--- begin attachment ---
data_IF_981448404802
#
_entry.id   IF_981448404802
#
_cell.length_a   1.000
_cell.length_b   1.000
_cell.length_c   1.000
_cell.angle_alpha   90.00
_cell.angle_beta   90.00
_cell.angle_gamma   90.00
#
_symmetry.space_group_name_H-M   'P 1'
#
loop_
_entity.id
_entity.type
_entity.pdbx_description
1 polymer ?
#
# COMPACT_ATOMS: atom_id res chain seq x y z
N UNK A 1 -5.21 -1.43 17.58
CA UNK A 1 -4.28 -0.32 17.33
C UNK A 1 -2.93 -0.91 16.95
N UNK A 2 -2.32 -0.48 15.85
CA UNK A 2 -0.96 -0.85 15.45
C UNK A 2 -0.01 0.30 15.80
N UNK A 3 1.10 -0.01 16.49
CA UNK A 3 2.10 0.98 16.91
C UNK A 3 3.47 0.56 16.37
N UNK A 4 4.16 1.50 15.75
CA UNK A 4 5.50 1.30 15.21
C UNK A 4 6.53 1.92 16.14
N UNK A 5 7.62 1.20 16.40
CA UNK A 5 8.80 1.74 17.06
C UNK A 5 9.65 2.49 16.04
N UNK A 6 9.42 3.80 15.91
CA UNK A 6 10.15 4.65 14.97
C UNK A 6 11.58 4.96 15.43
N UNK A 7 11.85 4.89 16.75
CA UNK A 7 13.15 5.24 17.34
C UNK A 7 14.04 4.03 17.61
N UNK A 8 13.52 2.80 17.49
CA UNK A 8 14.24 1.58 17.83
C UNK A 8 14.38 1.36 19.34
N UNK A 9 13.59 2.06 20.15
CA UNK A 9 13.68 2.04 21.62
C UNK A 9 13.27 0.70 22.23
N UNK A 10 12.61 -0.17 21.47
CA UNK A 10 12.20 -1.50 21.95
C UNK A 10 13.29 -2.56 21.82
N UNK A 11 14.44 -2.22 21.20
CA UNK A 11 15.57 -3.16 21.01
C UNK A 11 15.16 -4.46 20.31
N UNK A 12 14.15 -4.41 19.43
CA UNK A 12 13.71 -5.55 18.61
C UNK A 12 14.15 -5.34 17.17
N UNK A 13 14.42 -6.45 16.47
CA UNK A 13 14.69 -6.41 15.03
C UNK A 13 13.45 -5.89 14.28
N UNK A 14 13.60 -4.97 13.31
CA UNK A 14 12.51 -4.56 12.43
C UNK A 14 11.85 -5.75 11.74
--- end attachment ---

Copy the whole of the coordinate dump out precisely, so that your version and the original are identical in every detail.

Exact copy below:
data_IF_981448404802
#
_entry.id   IF_981448404802
#
_cell.length_a   1.000
_cell.length_b   1.000
_cell.length_c   1.000
_cell.angle_alpha   90.00
_cell.angle_beta   90.00
_cell.angle_gamma   90.00
#
_symmetry.space_group_name_H-M   'P 1'
#
loop_
_entity.id
_entity.type
_entity.pdbx_description
1 polymer ?
#
# COMPACT_ATOMS: atom_id res chain seq x y z
N UNK A 1 -5.21 -1.43 17.58
CA UNK A 1 -4.28 -0.32 17.33
C UNK A 1 -2.93 -0.91 16.95
N UNK A 2 -2.32 -0.48 15.85
CA UNK A 2 -0.96 -0.85 15.45
C UNK A 2 -0.01 0.30 15.80
N UNK A 3 1.10 -0.01 16.49
CA UNK A 3 2.10 0.98 16.91
C UNK A 3 3.47 0.56 16.37
N UNK A 4 4.16 1.50 15.75
CA UNK A 4 5.50 1.30 15.21
C UNK A 4 6.53 1.92 16.14
N UNK A 5 7.62 1.20 16.40
CA UNK A 5 8.80 1.74 17.06
C UNK A 5 9.65 2.49 16.04
N UNK A 6 9.42 3.80 15.91
CA UNK A 6 10.15 4.65 14.97
C UNK A 6 11.58 4.96 15.43
N UNK A 7 11.85 4.89 16.75
CA UNK A 7 13.15 5.24 17.34
C UNK A 7 14.04 4.03 17.61
N UNK A 8 13.52 2.80 17.49
CA UNK A 8 14.24 1.58 17.83
C UNK A 8 14.38 1.36 19.34
N UNK A 9 13.59 2.06 20.15
CA UNK A 9 13.68 2.04 21.62
C UNK A 9 13.27 0.70 22.23
N UNK A 10 12.61 -0.17 21.47
CA UNK A 10 12.20 -1.50 21.95
C UNK A 10 13.29 -2.56 21.82
N UNK A 11 14.44 -2.22 21.20
CA UNK A 11 15.57 -3.16 21.01
C UNK A 11 15.16 -4.46 20.31
N UNK A 12 14.15 -4.41 19.43
CA UNK A 12 13.71 -5.55 18.61
C UNK A 12 14.15 -5.34 17.17
N UNK A 13 14.42 -6.45 16.47
CA UNK A 13 14.69 -6.41 15.03
C UNK A 13 13.45 -5.89 14.28
N UNK A 14 13.60 -4.97 13.31
CA UNK A 14 12.51 -4.56 12.43
C UNK A 14 11.85 -5.75 11.74